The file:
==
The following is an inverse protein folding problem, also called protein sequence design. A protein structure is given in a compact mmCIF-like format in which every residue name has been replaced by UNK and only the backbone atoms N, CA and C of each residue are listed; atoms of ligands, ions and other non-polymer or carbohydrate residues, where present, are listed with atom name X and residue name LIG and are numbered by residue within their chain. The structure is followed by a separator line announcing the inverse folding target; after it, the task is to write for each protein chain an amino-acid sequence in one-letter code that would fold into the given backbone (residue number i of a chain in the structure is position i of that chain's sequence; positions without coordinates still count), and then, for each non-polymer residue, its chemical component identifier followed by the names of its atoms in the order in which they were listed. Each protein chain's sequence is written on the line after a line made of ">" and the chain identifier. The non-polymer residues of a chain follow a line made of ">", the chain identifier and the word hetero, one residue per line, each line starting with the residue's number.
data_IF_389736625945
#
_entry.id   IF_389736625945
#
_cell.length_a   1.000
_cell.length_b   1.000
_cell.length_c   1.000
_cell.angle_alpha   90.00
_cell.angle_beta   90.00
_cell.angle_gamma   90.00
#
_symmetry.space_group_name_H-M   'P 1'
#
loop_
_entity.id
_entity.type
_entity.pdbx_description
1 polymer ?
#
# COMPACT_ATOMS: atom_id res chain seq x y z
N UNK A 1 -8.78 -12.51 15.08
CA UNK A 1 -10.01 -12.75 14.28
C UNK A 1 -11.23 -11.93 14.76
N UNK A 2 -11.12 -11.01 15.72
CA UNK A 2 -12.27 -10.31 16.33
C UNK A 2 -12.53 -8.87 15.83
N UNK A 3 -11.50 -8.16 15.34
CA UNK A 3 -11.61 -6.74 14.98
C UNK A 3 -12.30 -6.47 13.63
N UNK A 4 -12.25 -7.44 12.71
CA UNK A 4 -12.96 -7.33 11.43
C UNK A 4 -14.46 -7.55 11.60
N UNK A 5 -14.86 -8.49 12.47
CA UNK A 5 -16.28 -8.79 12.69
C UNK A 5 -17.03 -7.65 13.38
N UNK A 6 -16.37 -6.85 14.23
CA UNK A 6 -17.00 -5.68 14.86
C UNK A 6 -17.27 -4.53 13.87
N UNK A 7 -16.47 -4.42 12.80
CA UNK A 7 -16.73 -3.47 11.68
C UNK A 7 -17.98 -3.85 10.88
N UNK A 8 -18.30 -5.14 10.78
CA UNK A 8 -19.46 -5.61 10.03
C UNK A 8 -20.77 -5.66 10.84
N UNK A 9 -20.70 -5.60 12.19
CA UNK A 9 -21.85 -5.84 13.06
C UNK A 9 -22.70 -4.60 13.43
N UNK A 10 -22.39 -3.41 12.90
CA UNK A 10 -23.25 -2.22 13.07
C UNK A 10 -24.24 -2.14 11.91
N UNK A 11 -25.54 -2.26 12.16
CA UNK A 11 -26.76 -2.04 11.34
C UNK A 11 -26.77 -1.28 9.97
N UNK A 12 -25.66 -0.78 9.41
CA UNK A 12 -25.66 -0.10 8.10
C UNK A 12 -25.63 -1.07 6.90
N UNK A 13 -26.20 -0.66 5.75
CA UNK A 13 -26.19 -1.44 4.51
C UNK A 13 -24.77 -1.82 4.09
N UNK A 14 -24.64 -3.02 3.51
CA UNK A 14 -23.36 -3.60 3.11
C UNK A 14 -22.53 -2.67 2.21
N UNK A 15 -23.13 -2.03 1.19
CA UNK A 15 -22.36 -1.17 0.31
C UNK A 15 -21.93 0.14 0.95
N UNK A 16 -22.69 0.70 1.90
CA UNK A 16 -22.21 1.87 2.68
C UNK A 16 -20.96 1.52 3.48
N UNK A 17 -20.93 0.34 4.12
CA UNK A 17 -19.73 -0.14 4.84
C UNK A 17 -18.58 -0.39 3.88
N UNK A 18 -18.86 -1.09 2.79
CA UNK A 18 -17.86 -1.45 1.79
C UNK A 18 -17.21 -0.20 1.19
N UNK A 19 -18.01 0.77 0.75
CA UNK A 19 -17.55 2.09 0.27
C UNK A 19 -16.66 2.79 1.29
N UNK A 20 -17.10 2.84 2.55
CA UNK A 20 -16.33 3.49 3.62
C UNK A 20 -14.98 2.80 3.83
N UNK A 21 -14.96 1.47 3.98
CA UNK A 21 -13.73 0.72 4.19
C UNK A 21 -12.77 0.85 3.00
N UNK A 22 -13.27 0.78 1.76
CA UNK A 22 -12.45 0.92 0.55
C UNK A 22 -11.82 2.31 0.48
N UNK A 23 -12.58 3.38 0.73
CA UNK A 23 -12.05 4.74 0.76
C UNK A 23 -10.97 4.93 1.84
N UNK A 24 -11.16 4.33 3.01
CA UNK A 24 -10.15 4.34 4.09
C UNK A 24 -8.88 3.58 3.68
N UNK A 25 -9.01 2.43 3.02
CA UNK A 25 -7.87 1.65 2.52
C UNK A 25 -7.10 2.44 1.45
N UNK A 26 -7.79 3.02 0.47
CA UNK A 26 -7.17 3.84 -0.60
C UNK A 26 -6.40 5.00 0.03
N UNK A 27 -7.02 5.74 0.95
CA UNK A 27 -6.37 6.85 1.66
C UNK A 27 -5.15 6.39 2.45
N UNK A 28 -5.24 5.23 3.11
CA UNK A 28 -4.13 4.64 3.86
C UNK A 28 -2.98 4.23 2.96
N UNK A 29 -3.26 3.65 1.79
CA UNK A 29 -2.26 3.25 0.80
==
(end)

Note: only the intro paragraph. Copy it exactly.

The following is an inverse protein folding problem, also called protein sequence design. A protein structure is given in a compact mmCIF-like format in which every residue name has been replaced by UNK and only the backbone atoms N, CA and C of each residue are listed; atoms of ligands, ions and other non-polymer or carbohydrate residues, where present, are listed with atom name X and residue name LIG and are numbered by residue within their chain. The structure is followed by a separator line announcing the inverse folding target; after it, the task is to write for each protein chain an amino-acid sequence in one-letter code that would fold into the given backbone (residue number i of a chain in the structure is position i of that chain's sequence; positions without coordinates still count), and then, for each non-polymer residue, its chemical component identifier followed by the names of its atoms in the order in which they were listed. Each protein chain's sequence is written on the line after a line made of ">" and the chain identifier. The non-polymer residues of a chain follow a line made of ">", the chain identifier and the word hetero, one residue per line, each line starting with the residue's number.